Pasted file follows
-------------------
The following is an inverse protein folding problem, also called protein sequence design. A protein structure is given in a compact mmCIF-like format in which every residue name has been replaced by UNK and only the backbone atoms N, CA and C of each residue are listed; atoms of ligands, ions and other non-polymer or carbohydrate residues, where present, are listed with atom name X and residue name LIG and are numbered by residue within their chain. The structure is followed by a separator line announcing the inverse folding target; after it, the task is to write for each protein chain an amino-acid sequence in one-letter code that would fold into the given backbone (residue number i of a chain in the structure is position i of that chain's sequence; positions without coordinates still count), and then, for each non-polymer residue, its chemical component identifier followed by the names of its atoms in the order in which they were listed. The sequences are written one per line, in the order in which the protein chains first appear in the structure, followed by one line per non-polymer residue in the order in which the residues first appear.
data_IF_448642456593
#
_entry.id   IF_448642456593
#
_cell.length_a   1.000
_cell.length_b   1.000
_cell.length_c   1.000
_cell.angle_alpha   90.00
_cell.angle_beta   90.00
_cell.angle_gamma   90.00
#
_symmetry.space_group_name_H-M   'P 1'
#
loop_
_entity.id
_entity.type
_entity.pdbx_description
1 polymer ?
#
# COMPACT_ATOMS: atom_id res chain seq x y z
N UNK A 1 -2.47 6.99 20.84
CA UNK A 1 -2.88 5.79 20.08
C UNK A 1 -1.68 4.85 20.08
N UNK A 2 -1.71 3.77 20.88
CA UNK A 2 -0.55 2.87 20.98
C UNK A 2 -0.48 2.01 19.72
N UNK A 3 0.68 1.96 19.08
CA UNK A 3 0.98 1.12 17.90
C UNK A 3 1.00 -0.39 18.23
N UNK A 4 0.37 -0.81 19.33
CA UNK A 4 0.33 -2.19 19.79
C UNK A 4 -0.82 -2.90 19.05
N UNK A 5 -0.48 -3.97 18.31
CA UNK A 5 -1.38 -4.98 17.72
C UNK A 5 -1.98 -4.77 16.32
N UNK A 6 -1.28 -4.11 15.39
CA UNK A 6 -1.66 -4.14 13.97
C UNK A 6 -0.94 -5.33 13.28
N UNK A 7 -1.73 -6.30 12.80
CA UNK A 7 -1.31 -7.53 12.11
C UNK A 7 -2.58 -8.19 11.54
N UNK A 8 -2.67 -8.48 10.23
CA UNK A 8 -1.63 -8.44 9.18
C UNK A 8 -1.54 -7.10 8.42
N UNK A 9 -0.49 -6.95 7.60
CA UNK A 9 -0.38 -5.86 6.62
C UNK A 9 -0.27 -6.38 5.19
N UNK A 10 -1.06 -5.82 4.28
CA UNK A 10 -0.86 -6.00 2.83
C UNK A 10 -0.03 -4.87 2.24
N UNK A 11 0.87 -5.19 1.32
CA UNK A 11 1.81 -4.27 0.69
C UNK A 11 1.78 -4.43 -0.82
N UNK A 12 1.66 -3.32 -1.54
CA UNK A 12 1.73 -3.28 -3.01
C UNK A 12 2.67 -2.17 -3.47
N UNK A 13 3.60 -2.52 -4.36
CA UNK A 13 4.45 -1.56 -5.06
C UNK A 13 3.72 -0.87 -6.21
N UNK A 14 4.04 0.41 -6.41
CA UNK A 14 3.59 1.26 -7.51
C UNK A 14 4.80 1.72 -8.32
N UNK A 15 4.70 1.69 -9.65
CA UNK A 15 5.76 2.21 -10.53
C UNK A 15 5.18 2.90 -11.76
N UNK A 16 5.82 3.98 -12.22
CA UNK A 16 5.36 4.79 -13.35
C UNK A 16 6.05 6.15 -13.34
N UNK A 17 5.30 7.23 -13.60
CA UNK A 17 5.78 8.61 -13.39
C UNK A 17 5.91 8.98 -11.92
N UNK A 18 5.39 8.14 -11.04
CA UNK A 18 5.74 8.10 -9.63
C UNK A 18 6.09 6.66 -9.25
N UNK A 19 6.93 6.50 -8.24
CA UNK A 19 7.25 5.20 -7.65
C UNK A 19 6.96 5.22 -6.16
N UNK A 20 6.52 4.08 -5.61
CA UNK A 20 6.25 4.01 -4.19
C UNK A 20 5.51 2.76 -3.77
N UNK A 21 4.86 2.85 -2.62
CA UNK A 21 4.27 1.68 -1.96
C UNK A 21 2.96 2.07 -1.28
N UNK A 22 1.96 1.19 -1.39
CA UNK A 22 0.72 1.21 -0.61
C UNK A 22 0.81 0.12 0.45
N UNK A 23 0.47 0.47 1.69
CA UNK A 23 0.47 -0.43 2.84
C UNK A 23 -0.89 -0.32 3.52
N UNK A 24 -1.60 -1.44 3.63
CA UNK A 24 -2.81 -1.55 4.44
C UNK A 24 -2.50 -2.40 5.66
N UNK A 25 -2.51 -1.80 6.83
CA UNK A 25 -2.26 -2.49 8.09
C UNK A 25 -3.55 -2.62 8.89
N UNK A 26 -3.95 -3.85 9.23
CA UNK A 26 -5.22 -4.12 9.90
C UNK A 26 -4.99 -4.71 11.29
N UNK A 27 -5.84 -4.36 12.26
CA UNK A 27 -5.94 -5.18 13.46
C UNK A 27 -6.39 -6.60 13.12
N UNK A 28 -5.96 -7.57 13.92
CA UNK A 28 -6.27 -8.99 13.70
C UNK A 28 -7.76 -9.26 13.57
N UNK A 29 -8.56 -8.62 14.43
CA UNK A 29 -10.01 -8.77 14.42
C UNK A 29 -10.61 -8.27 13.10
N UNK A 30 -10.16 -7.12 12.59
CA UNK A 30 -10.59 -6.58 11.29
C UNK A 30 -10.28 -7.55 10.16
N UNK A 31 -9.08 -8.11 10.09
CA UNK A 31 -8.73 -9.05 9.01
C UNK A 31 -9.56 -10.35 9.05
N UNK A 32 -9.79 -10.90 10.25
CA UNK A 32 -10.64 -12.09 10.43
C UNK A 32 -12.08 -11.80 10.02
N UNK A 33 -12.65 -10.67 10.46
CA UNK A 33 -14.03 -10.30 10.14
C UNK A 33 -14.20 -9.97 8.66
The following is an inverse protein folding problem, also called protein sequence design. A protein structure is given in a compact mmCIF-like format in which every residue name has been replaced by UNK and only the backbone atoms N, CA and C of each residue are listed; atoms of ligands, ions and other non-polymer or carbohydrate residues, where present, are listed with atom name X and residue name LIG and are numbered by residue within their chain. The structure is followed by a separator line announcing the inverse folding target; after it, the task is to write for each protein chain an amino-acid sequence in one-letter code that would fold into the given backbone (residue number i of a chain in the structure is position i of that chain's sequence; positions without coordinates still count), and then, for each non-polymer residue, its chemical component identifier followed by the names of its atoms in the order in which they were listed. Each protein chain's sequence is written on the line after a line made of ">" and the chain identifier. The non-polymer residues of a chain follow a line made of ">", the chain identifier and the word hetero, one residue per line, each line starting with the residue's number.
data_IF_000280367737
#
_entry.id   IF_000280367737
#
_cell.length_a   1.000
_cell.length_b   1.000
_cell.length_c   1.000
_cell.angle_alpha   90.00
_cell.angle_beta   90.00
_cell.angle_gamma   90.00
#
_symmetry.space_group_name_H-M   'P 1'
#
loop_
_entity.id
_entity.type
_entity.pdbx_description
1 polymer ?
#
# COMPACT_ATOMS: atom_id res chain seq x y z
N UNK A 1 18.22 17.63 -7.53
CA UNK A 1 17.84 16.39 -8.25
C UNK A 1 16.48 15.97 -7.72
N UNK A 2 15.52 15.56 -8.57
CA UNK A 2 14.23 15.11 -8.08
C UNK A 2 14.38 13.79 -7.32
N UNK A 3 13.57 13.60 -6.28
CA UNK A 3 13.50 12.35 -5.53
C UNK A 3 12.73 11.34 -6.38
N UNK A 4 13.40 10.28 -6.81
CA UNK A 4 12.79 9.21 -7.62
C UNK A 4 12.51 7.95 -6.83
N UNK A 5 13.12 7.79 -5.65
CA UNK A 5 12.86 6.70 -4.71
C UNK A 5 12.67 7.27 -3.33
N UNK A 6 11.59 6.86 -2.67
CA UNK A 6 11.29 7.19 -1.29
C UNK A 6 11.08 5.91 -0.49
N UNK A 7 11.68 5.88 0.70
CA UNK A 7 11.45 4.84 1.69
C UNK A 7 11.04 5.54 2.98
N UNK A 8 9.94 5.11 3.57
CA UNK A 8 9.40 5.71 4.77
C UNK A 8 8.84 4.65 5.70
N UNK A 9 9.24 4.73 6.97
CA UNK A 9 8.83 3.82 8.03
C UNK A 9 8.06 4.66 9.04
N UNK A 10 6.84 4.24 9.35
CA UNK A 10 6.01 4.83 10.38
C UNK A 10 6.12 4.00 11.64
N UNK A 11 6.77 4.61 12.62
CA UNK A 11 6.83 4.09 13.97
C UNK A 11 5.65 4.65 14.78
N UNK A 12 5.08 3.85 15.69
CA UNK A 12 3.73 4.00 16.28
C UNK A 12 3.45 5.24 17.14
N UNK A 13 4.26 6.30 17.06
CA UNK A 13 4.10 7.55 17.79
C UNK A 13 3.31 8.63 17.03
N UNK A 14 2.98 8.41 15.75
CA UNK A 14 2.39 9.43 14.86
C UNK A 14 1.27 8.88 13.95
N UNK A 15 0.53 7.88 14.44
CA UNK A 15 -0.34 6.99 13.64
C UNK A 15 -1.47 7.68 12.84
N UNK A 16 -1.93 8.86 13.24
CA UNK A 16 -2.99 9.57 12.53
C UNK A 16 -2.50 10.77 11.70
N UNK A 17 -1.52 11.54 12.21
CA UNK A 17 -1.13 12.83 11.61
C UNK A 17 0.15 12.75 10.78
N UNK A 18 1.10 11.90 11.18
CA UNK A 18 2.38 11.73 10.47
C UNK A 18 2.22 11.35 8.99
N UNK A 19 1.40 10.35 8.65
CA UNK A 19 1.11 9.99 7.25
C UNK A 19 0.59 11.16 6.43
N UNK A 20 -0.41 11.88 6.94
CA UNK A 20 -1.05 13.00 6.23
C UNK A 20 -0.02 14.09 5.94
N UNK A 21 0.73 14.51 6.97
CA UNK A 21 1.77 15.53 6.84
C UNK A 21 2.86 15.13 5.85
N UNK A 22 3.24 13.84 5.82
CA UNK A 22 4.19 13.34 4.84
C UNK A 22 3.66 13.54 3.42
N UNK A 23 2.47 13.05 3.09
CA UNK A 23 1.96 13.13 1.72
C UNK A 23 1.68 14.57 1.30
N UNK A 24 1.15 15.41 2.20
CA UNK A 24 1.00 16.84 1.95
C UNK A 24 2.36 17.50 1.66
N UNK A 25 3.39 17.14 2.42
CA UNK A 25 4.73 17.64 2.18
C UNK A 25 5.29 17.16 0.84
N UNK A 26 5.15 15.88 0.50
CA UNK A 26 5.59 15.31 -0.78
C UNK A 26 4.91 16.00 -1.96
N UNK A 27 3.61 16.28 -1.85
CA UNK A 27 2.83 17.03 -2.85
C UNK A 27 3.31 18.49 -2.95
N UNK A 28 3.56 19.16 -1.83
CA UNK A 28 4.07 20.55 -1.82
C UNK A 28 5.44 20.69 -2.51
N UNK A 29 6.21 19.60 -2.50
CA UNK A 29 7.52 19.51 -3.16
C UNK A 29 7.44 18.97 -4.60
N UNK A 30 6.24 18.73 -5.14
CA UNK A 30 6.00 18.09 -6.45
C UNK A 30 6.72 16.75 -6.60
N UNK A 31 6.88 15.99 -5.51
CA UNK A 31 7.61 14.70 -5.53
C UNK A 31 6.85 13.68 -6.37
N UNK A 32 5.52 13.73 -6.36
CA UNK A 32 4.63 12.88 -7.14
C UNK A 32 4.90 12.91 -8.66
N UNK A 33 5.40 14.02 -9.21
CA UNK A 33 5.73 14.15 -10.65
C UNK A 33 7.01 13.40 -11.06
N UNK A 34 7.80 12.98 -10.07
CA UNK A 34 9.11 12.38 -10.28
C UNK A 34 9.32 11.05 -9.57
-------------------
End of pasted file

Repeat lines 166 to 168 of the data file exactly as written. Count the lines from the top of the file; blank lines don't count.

N UNK A 9 9.24 4.73 6.97
CA UNK A 9 8.83 3.82 8.03
C UNK A 9 8.06 4.66 9.04